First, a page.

The ubiquitous spread of digital technologies has also enabled many manufacturing companies to turn to asset-light models of operations, focusing more on service than production. In other words, leading multinational companies have shifted to focus more on what they do, rather than what they produce and sell.
Take IBM, for example. The company got rid of personal computer manufacturing altogether in May 2005 to pursue data management services. When IBM expands abroad, the availability of computer parts will not be as relevant to their decision-making as the availability of skilled computer engineers.
Disruptions and vulnerabilities caused by the Covid-19 pandemic put a further strain on the value chain of many industries, from medical supplies to basic food items. The shortage of medical face masks and other medical supplies in the early months of the pandemic heightened concerns about over-reliance on long supply chains located in faraway countries. The Suez Canal accident in March 2021 further highlighted how fragile and vulnerable long and stretched-out global trade routes could be. These concerns have accelerated discussions in boardrooms of multinationals to reconsider how they manage their networks of overseas suppliers and subsidiaries.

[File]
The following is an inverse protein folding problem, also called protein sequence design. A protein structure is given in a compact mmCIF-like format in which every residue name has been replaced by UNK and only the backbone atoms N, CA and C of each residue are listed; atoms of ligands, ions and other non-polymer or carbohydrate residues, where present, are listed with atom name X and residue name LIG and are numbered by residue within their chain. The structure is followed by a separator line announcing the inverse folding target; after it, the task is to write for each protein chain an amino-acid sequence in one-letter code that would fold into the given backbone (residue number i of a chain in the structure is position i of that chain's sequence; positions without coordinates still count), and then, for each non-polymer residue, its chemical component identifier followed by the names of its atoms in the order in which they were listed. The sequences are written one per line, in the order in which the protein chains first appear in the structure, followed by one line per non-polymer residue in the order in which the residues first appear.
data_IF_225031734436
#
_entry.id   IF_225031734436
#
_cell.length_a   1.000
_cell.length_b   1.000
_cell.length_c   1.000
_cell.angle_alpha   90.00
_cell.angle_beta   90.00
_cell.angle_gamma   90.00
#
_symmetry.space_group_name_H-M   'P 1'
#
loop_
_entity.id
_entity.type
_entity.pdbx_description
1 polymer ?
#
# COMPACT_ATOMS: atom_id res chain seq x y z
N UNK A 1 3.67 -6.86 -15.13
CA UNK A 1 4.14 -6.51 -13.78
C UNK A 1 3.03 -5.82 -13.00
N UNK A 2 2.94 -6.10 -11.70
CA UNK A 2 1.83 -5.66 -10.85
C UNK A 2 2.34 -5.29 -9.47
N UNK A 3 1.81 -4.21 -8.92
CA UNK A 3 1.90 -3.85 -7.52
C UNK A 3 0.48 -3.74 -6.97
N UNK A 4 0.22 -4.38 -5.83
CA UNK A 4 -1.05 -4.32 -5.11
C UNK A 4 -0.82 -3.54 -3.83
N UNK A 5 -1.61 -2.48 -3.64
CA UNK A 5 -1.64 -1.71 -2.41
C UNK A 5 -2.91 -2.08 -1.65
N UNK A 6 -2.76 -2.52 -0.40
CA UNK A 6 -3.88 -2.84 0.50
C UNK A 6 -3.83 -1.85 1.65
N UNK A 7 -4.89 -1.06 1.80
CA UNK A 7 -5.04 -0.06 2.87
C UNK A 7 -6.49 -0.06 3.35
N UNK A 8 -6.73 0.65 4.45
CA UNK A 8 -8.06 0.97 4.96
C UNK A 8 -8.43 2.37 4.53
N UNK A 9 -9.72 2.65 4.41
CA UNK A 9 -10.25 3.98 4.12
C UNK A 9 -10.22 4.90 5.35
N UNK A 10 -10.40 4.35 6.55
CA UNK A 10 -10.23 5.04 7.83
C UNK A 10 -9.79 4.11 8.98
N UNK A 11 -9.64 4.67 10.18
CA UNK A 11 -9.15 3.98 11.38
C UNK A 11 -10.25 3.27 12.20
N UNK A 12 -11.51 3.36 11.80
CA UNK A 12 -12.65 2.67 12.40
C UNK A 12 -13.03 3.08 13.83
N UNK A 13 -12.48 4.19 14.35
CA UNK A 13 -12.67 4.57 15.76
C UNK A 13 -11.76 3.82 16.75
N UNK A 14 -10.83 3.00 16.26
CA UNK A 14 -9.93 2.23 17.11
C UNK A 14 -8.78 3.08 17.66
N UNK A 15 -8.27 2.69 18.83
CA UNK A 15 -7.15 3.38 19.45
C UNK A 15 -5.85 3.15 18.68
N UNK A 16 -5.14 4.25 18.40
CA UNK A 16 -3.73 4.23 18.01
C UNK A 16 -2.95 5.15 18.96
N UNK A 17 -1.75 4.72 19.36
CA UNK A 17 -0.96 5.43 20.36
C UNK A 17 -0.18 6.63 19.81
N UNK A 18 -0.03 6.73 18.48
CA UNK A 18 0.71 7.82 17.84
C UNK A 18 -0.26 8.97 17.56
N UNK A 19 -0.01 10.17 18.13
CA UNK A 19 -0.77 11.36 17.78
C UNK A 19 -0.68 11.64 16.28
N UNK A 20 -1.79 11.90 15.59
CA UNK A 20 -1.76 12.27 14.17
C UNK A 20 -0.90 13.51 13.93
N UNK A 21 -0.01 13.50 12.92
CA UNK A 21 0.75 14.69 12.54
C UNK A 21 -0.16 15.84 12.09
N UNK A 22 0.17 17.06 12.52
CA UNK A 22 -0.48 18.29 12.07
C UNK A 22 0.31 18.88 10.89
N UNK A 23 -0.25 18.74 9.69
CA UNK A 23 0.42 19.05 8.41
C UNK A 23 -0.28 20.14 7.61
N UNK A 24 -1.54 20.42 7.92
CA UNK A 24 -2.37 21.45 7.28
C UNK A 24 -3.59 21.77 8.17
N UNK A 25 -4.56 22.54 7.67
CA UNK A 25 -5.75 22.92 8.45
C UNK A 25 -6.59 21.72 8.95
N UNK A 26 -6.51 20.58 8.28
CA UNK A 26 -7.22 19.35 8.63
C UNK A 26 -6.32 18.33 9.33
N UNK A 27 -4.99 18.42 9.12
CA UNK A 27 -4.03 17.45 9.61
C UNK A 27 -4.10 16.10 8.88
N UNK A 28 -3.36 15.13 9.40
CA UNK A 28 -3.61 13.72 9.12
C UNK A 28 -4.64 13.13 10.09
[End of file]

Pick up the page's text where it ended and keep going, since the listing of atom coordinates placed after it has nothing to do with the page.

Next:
Post-pandemic global production is unlikely to be the same. The changing nature of global production that had been ongoing prior to the pandemic, plus the increasing concerns over supply chain resilience are likely to lead multinational companies to demand more out of their foreign investment decisions. Policymakers of countries that need to attract foreign direct investment flows need to be aware of what these companies are looking for in their location decisions.